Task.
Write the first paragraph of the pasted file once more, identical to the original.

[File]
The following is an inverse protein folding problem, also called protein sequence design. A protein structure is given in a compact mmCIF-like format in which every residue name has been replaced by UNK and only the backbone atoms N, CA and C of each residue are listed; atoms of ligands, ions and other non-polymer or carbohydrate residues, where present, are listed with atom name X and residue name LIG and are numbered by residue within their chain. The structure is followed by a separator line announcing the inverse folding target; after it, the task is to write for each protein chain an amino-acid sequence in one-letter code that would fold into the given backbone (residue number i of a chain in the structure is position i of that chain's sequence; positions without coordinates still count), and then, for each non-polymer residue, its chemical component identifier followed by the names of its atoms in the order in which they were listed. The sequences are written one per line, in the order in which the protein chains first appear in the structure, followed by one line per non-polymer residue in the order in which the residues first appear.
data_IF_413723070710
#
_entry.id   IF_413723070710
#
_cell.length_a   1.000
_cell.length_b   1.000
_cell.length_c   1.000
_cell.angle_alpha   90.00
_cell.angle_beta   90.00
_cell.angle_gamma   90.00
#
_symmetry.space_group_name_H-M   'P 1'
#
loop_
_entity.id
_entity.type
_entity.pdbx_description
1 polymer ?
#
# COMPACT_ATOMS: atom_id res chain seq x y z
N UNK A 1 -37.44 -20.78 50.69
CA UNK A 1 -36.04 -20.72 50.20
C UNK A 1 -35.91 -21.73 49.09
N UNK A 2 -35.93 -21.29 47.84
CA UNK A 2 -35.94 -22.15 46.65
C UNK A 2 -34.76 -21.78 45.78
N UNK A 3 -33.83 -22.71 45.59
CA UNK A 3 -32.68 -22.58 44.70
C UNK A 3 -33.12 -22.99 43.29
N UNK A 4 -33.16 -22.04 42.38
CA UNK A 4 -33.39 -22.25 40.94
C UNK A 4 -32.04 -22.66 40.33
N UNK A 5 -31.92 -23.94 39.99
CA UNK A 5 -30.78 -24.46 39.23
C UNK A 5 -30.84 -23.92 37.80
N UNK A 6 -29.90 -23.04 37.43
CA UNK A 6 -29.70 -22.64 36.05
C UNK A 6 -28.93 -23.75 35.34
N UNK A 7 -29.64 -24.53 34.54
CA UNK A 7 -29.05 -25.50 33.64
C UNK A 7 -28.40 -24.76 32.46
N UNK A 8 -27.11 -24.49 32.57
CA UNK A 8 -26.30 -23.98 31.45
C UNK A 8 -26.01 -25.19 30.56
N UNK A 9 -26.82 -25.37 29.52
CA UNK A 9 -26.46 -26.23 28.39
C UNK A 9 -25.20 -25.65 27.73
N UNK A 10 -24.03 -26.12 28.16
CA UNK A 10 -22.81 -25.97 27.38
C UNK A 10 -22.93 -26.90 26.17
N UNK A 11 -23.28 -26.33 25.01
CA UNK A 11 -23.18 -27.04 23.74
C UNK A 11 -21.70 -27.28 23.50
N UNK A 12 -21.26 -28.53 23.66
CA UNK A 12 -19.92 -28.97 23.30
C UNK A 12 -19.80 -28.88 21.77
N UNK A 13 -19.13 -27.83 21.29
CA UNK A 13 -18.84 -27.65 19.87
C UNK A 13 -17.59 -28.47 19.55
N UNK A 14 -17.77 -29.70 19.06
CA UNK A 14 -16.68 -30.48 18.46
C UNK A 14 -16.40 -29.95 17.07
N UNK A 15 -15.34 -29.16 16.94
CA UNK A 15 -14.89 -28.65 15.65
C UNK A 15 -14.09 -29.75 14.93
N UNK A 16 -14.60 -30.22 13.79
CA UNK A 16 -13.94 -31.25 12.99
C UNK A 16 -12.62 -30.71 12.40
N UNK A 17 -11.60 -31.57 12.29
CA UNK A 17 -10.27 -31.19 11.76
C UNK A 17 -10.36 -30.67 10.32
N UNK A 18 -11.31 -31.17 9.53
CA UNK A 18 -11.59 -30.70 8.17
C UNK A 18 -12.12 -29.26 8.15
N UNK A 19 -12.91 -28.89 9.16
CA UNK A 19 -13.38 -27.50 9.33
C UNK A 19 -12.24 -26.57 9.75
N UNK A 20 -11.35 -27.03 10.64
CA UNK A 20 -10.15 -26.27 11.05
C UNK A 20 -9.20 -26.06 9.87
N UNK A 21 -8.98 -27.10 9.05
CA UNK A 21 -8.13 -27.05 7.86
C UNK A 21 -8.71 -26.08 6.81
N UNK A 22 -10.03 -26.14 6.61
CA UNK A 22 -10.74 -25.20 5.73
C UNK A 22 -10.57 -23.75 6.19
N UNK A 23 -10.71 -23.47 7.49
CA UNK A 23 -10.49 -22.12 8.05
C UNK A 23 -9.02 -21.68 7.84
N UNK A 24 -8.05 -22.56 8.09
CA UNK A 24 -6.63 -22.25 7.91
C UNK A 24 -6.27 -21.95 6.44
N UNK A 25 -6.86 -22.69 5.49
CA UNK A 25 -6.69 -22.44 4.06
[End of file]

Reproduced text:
The following is an inverse protein folding problem, also called protein sequence design. A protein structure is given in a compact mmCIF-like format in which every residue name has been replaced by UNK and only the backbone atoms N, CA and C of each residue are listed; atoms of ligands, ions and other non-polymer or carbohydrate residues, where present, are listed with atom name X and residue name LIG and are numbered by residue within their chain. The structure is followed by a separator line announcing the inverse folding target; after it, the task is to write for each protein chain an amino-acid sequence in one-letter code that would fold into the given backbone (residue number i of a chain in the structure is position i of that chain's sequence; positions without coordinates still count), and then, for each non-polymer residue, its chemical component identifier followed by the names of its atoms in the order in which they were listed. The sequences are written one per line, in the order in which the protein chains first appear in the structure, followed by one line per non-polymer residue in the order in which the residues first appear.